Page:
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Actinic keratosis is a skin growth caused by sun damage. It can turn into skin cancer, but this isn't common. Actinic keratoses, also called solar keratoses, are small red, brown, or skin-colored scaly patches. They are most common on the face, neck, hands, and forearms.
Your doctor can remove these growths by freezing or scraping them off or by putting medicines on them.
Actinic keratoses are small and noticeable red, brown, or skin-colored patches that don't go away. They most often occur on the head, neck, or hands but can be found on other areas of the body. Usually more than one is present. They may:
Actinic keratosis needs to be checked by a doctor, especially if the keratoses become painful, bleed, become open sores, become infected, or increase in size.
Actinic keratosis is diagnosed through a skin exam. Your doctor may use a bright light or magnifying lens to look for growths, moles, or lesions. The scalp is checked by parting the hair. If there is a chance of cancer, your doctor may take a sample of your skin and test (biopsy) it.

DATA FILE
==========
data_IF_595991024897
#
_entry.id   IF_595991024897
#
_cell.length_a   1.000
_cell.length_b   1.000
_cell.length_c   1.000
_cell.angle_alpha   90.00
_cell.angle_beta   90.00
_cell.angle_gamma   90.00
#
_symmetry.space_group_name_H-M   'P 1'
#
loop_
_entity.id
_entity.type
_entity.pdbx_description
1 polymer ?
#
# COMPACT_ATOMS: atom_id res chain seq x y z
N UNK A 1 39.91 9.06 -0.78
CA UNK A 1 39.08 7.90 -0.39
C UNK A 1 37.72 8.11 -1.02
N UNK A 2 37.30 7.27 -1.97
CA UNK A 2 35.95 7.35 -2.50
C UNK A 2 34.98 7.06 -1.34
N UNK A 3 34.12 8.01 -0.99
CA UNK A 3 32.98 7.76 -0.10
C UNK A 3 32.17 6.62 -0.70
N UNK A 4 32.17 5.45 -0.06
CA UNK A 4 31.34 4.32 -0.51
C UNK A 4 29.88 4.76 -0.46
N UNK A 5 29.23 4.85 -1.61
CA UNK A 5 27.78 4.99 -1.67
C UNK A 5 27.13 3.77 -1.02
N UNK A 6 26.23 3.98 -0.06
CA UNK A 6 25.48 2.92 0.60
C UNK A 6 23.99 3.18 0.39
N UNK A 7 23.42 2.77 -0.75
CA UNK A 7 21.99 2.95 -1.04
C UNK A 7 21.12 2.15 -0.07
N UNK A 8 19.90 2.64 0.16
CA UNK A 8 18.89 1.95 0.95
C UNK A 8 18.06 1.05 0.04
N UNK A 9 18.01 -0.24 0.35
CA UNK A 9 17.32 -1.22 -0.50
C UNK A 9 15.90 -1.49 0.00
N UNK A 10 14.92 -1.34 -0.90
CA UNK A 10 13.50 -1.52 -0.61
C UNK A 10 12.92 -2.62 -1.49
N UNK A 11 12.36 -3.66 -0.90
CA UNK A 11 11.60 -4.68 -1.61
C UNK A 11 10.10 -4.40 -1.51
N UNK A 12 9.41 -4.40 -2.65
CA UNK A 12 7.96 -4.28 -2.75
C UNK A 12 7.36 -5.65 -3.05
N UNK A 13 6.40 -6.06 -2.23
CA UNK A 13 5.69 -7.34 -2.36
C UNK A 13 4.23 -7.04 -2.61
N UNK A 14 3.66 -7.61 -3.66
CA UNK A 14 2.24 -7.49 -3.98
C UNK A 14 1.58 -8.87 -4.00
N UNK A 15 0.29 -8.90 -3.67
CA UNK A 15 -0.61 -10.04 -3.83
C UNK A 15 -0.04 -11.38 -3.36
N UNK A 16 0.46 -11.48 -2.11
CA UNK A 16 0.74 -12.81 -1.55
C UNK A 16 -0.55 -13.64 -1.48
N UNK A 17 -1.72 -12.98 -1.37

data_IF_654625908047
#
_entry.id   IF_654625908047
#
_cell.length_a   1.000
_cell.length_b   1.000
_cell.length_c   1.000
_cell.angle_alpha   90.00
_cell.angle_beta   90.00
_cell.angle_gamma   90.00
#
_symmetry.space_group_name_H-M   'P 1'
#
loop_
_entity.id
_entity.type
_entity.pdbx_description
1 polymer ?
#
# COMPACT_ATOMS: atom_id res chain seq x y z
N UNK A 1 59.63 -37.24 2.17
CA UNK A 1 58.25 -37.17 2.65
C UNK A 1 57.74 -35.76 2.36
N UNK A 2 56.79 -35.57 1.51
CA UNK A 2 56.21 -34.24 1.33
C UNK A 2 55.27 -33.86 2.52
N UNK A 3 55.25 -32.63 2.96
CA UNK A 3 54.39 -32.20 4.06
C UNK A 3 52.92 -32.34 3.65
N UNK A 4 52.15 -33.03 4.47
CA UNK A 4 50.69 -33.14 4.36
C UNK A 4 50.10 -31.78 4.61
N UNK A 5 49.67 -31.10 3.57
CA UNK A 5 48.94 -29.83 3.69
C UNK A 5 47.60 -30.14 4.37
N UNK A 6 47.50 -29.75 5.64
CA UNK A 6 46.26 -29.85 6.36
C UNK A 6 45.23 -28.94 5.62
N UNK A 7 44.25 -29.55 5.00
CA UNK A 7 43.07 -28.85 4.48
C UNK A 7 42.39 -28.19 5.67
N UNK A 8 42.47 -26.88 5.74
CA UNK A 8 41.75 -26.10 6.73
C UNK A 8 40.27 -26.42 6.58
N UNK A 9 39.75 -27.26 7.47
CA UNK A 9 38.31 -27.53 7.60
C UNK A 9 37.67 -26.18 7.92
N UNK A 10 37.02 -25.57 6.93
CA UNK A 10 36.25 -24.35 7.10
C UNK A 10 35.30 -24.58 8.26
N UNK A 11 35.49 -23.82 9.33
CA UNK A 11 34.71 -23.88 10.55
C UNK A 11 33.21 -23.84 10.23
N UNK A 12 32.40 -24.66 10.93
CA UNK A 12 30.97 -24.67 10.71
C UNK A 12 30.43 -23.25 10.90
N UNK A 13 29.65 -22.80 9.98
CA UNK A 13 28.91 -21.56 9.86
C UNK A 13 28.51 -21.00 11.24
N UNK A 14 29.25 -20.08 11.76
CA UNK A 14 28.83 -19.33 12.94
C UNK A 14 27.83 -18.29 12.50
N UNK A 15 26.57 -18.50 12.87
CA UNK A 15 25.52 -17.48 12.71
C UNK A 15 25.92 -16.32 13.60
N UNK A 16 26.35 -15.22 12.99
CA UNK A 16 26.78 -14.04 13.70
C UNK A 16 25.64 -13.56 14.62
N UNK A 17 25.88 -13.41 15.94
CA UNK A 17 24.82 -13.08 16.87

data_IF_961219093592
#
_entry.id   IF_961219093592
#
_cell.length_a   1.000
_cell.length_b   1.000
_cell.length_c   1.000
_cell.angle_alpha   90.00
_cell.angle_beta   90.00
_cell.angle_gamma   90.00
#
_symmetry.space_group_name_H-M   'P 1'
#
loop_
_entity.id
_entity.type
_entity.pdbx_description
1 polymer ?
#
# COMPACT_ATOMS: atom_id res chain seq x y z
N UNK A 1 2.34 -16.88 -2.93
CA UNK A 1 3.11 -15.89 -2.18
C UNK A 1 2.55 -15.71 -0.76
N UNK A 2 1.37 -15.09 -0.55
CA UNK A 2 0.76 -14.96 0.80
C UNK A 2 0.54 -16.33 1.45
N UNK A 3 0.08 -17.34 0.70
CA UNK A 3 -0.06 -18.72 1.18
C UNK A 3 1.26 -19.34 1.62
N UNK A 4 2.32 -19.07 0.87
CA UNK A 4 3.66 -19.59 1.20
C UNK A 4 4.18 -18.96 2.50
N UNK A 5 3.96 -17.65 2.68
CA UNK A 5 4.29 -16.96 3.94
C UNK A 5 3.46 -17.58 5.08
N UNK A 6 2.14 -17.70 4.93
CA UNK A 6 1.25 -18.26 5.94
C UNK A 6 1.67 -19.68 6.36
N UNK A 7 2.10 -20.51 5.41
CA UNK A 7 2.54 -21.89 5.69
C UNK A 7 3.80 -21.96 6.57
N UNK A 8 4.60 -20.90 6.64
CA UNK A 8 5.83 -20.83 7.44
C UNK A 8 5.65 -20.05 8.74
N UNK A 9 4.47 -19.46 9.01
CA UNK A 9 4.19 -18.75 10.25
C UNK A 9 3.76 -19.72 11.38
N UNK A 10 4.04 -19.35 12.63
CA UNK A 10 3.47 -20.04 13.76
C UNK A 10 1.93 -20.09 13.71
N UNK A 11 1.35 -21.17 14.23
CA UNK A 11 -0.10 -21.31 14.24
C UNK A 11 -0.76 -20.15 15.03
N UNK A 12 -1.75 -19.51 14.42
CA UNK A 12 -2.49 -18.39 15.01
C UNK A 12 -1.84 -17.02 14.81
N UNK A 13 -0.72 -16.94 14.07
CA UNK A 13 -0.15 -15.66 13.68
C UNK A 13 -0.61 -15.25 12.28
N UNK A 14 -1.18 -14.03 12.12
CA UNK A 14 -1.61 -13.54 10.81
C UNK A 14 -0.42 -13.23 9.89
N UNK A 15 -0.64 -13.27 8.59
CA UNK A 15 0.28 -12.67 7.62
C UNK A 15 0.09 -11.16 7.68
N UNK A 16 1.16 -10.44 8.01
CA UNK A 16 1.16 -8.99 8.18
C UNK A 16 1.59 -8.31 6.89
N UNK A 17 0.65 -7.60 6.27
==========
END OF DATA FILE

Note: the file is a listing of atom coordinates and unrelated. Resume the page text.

Your doctor may recommend one of these treatments:
Actinic keratosis may turn into skin cancer, but this isn't common. There is no way to find out whether actinic keratosis will progress to squamous cell carcinoma or how fast this might occur. Keratoses on the ear and lip are at the highest risk of developing into cancer because of how sensitive the ear and lip are to sun exposure.
You can help prevent actinic keratosis by staying out of the sun and using sunscreen when you are in the sun. You should also examine your skin for the condition and other suspicious growths once a month, especially if you spend a lot of time in the sun.
Current as of:
March 3, 2021
Author: Healthwise StaffMedical Review: E. Gregory Thompson MD - Internal MedicineAdam Husney MD - Family MedicineMartin J. Gabica MD - Family MedicineAmy McMichael MD - Dermatology
Current as of: March 3, 2021
Author: Healthwise Staff
Medical Review:E. Gregory Thompson MD - Internal Medicine & Adam Husney MD - Family Medicine & Martin J. Gabica MD - Family Medicine & Amy McMichael MD - Dermatology
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